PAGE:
What’s That Song?
Spring brings warblers! It’s that simple. Spring, longed for after the buffeting chill of winter, gives way to warmth and light… and birds. Birds by the millions feel the instinctual pull north every spring, and we who await their passage are rewarded with color and song.
One of my favorite species is the black-throated green warbler, a common migrant, engaging songster and successful breeder throughout vast swaths of the commonwealth. Easier to hear than spot at first, the song of the bird—a high, somewhat raspy zoo-zee-zoo-zoo-zee—is a fantastic bit of avian music to commit to memory in winter as anticipation for the first living singers of spring builds.
Zoo-zee-zoo-zoo-zee. Another, more memorable transcription? Trees, trees, I love trees. Either way, there’s nothing like it until your ears have been dazzled by the living, feathered thing. Then it’s as if you’ve become aware of something that’s been hidden in plain sight, waiting to be discovered. In migration, black-throated greens might be found high or low, in an evergreen or hidden among the gold-green leaves of spring, but never at a feeder. The birds’ coloration—a combination of green, yellow, black and white—will be sure to present inexperienced birders with the cryptic puzzles that make warbler identification so initially challenging, then immensely satisfying.
Like most warblers, black-throated greens stream north following insect hatches that provide their food. No insects, no feasts. Females pick locations up in trees that hold their small stick and bark nests, some four inches around and two inches tall, built in a week or less. There, three to five white eggs with speckles or blotches hold the next generation, hatched after 12 days of incubation and ready to fledge in about the same period of time after breaking out nearly featherless into the world.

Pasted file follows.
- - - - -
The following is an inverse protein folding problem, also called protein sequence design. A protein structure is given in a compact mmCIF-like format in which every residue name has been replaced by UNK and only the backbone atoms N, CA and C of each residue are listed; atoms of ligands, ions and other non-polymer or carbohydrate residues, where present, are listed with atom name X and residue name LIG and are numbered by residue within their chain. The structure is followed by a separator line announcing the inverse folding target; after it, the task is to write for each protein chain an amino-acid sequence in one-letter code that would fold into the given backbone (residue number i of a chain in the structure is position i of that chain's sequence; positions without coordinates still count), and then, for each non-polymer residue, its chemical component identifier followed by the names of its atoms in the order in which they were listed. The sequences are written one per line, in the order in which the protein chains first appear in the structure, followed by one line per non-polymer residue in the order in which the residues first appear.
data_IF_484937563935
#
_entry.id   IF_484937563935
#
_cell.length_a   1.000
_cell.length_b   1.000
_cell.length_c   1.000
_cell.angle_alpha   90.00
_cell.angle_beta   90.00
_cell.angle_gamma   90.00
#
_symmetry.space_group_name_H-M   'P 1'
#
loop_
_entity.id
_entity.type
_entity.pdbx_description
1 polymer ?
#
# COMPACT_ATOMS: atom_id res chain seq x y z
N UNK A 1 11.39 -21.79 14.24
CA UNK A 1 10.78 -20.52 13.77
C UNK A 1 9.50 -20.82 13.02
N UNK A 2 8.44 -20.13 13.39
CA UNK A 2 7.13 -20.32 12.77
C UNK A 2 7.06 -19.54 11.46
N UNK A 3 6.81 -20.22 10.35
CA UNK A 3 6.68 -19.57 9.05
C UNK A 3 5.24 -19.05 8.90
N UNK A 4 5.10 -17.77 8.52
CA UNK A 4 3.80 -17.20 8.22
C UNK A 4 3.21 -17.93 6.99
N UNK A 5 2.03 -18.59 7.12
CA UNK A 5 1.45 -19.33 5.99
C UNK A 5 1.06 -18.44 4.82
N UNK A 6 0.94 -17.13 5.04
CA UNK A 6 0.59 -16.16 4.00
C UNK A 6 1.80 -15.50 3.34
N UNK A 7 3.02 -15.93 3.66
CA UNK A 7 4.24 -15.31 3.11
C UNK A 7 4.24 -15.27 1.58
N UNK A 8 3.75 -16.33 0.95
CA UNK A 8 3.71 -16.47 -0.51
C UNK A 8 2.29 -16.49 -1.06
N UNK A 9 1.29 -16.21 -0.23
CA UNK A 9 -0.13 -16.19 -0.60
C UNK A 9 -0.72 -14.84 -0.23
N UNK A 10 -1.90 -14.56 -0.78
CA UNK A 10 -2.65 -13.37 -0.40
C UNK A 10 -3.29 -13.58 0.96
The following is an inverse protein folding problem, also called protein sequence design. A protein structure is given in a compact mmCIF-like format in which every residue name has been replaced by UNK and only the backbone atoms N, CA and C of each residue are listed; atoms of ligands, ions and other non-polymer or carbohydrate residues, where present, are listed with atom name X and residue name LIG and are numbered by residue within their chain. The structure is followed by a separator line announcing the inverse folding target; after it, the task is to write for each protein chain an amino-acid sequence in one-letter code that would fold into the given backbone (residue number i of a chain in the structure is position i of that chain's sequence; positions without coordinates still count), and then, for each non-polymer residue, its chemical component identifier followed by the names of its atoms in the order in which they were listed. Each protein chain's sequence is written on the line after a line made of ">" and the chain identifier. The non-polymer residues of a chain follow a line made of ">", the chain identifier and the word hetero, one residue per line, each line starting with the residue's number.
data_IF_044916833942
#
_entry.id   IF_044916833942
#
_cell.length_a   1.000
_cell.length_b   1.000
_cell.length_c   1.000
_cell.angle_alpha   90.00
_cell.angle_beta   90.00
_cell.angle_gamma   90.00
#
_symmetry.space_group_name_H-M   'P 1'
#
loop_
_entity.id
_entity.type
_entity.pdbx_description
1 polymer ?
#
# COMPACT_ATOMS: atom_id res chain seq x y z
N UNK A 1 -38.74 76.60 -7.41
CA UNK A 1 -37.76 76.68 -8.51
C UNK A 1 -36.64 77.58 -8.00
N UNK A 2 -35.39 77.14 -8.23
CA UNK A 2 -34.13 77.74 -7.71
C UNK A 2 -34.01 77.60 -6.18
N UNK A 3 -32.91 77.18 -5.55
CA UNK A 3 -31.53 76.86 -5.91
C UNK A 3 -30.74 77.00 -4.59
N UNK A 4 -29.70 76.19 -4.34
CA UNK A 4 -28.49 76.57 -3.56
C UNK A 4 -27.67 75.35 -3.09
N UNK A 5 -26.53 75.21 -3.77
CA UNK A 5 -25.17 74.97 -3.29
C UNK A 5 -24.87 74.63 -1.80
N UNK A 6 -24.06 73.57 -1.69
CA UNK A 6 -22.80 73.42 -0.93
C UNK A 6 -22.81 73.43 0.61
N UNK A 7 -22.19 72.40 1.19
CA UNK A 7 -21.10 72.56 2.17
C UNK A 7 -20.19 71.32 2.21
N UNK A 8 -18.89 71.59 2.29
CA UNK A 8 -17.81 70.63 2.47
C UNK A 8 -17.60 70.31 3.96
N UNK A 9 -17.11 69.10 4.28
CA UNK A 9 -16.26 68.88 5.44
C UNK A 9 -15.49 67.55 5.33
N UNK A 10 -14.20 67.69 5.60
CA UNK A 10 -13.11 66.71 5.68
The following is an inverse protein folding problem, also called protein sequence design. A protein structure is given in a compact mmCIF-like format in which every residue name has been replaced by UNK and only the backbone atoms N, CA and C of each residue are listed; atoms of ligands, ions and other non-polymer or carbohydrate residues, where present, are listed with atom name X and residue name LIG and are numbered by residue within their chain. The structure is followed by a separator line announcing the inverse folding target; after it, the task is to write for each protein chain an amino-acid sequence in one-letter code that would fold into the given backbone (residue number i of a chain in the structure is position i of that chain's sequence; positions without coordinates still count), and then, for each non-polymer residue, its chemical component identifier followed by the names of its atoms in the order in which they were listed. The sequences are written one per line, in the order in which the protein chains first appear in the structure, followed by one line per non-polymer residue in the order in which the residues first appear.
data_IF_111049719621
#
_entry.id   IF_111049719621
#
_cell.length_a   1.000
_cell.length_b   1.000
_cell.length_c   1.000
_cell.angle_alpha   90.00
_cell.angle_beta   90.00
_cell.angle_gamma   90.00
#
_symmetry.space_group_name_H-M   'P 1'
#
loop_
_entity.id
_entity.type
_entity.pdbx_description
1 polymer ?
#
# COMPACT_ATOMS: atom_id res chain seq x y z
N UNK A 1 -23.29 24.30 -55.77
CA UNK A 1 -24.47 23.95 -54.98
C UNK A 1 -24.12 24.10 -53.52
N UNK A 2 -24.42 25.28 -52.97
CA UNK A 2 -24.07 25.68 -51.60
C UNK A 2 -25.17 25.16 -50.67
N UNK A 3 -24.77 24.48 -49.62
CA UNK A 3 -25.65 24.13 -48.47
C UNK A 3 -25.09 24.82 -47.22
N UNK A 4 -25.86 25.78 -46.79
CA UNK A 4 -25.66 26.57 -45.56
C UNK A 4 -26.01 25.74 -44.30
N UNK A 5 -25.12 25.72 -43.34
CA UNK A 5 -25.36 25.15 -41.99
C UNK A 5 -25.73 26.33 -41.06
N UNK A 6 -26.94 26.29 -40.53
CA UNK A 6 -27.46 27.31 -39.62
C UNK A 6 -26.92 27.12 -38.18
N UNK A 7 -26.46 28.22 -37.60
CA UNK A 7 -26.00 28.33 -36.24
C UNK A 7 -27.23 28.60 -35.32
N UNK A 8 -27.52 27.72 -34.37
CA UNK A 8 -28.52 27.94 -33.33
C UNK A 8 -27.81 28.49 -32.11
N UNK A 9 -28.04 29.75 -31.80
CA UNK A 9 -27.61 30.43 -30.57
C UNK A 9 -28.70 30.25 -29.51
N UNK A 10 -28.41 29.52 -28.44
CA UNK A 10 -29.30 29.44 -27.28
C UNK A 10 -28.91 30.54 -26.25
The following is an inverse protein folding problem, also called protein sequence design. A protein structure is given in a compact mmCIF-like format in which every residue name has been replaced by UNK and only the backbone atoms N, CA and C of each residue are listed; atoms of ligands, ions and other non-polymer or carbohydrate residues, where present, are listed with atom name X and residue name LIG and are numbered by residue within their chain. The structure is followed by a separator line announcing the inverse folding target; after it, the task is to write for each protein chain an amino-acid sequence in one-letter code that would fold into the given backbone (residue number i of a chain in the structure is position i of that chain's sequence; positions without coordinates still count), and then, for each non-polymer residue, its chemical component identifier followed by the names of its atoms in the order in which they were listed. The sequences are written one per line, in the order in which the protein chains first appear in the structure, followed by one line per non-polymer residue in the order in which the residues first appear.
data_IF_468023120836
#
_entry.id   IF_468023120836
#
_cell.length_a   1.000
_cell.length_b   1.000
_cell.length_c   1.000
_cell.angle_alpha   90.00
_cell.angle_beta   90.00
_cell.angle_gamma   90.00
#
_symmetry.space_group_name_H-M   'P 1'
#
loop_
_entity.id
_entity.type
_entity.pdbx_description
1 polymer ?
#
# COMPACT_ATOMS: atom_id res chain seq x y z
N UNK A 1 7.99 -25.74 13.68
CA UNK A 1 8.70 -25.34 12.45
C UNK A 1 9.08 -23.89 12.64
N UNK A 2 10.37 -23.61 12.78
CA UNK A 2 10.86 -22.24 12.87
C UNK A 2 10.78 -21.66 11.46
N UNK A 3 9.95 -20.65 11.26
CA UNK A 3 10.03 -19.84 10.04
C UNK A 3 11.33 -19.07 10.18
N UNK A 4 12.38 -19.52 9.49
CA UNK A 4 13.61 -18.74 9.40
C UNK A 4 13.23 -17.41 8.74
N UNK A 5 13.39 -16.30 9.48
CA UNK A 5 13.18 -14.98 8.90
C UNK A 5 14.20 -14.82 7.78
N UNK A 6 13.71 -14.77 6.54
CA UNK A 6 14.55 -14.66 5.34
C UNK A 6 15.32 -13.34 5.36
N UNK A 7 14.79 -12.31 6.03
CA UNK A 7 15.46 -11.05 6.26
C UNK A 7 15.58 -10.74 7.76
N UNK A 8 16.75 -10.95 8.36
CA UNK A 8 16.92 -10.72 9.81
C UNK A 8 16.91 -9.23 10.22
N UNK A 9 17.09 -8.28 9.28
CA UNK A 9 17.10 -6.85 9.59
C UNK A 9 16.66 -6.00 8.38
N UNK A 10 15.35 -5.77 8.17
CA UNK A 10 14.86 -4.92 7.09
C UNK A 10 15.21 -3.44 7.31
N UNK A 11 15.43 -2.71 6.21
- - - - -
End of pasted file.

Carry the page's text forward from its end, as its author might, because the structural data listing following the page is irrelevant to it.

Some 350,000 black-throated green males are estimated to breed in Pennsylvania’s late spring and early summer. The species prefers interior coniferous forests, especially those replete with stands of eastern hemlock. Recent infestations of hemlock woolly adelgid, a nasty invading insect, have done damage to the trees preferred by black-throated greens, as has the fragmentation of forests due to human activity. Climate change may also affect the hemlock, so the birds will have to adapt or see their numbers in our area decline.
There are many places to hear and see these welcome visitors. A reliable spot is Beechwood Farms Nature Reserve in Fox Chapel, the headquarters of the Audubon Society of Western Pennsylvania. Their property in Sarver, called Todd Sanctuary, is another beautiful spot for warbler watching this spring. You’ll definitely see birds and probably make some new acquaintances. Or join an excursion with the Three Rivers Birding Club (www.3rbc.org) or our good friend Bob Mulvihill at the National Aviary (www.aviary.org). Farther afield, I suggest new and experienced birders alike consider attending the Biggest Week in American Birding (www.biggestweekinamericanbirding.com), May 8–17, 2020 in northwestern Ohio. Days of warblers-a-go-go, birding seminars and ornithological camaraderie freely shared await. No matter what, get out this spring to see warblers! Email me your encounters, photos or questions at PQonthewing@gmail.com.